Twin Teachers: Breaking Down Barriers between High School and College Instructors Through Individual Connections (working title)

Project Abstract

Reducing barriers and improving outcomes for starting first-year college composition students is effectively and efficiently done at the high school level; colleges can play catch-up, but it is not the best use of institutional resources or student time. There is a cultural barrier between high school and college faculty, however, that sometimes keeps high school teachers and college instructors from possessing an intuitive sense of the writing tasks for which they are preparing their students. Broadly, then, is it possible for educators to develop methods to increase the cultural porosity between secondary and post-secondary educators, and, if so, does the transfer of information and values help teachers improve their ability to prepare their students for college-level writing? More specifically, how can a collaborative program help high school teachers and college instructors understand the objectives and cultural values of their respective domains for the purpose of enhancing student preparedness and improving student outcomes? The purpose of this research is to develop a plan for high school teachers and college instructors to collaborate with one another individually to reduce the barriers of professional culture with the aim of making incremental improvements in student learning conditions.

The premise for this collaborative effort is based on the “sister cities” or “twin towns” phenomenon that developed in the 20th century. These engagements pair two cities that are situated in different nations and cultural contexts, often sharing some preexisting similarity, such as population, cultural influence, name, or immigration/emigration history. The two cities then make organized efforts to engage in cultural exchange with one another, promoting cross-border connections, cultural understanding, and commerce. I adopt this concept and apply it to secondary and post-secondary educators. One consensus in the literature is the perception that high schools and colleges tend to be isolated from one another, bringing different pedagogical emphases, attitudes toward assessment, objectives, levels of academic freedom, and social perceptions. Often, neither understands intuitively what the other does; existing impressions rest on the basis of incidental knowledge, not intentionally cultivated knowledge. What high school teachers know about college learning is based on the experience of being a college student, and what college instructors know about high school learning is based on the even more outdated experience of being a high school student. In a “sister cities” type of relationship, intentional collaboration between individual educators, with each acting as an independent representative of their respective place (not a mentor/mentee relationship), may provide an opportunity to promote cross-cultural understanding with the goal of improving student learning.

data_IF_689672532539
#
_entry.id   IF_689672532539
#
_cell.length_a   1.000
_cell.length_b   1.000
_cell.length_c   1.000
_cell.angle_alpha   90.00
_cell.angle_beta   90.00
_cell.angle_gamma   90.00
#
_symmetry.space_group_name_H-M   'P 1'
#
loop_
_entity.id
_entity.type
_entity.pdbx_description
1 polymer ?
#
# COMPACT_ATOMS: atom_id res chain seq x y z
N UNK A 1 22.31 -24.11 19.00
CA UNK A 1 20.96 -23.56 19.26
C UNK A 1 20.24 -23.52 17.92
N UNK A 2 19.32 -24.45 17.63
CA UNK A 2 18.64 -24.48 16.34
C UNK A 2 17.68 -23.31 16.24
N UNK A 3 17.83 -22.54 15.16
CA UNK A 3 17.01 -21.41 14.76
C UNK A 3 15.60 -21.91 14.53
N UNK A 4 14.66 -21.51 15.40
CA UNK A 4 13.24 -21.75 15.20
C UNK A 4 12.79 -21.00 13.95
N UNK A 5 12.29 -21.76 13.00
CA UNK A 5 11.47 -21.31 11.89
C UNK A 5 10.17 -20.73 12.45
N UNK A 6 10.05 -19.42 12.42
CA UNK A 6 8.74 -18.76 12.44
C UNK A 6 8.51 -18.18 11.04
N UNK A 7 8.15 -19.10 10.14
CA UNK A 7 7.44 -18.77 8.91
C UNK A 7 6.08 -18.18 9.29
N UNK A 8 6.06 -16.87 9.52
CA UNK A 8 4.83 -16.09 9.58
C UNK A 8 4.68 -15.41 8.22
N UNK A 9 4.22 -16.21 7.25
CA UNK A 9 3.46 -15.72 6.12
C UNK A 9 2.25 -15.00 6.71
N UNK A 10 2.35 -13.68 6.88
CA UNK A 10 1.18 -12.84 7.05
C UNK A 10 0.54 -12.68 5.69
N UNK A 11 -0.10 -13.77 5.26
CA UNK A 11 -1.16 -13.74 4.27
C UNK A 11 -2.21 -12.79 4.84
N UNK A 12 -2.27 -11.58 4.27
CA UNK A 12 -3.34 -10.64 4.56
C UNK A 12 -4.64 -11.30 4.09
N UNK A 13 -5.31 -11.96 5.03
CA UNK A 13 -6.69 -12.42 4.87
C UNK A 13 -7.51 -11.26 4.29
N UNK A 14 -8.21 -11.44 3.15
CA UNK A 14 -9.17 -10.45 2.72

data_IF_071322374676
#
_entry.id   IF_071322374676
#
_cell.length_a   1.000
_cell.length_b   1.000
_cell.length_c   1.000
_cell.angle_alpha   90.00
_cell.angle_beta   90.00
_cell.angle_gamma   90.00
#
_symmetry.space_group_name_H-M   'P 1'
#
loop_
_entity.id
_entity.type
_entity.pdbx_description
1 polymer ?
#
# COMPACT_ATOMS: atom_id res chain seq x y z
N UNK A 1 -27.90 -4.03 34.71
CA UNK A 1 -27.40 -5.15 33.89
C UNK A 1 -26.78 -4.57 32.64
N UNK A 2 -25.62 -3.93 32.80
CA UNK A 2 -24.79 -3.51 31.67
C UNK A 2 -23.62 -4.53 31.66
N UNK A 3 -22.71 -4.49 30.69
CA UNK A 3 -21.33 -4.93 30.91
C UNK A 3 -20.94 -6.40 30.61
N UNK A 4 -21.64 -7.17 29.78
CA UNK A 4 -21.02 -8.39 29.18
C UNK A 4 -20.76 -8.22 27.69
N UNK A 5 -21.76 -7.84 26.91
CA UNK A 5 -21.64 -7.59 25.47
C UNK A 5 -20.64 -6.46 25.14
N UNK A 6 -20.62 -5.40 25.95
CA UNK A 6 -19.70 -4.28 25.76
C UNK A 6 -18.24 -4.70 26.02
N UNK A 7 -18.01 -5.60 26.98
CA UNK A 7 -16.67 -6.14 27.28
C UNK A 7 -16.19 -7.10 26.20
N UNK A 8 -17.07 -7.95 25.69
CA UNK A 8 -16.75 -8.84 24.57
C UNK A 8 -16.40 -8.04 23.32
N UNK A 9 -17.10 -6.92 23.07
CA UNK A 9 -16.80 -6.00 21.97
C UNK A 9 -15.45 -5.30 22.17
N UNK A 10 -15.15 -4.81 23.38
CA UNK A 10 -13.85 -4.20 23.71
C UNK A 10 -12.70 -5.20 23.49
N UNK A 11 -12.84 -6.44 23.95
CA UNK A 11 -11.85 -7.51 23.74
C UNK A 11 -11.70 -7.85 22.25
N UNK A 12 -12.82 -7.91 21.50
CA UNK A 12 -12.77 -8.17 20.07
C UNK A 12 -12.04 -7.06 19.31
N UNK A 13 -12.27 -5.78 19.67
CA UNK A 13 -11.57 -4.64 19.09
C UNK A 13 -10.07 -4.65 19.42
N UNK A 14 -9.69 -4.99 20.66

Funding Type

Research Grant

Academic College

College of Humanities and Fine Arts


English Pedagogy; Teaching Writing at the College Level


Doctor of Arts




Dr. Sara Cooper

Academic College

College of Humanities and Fine Arts

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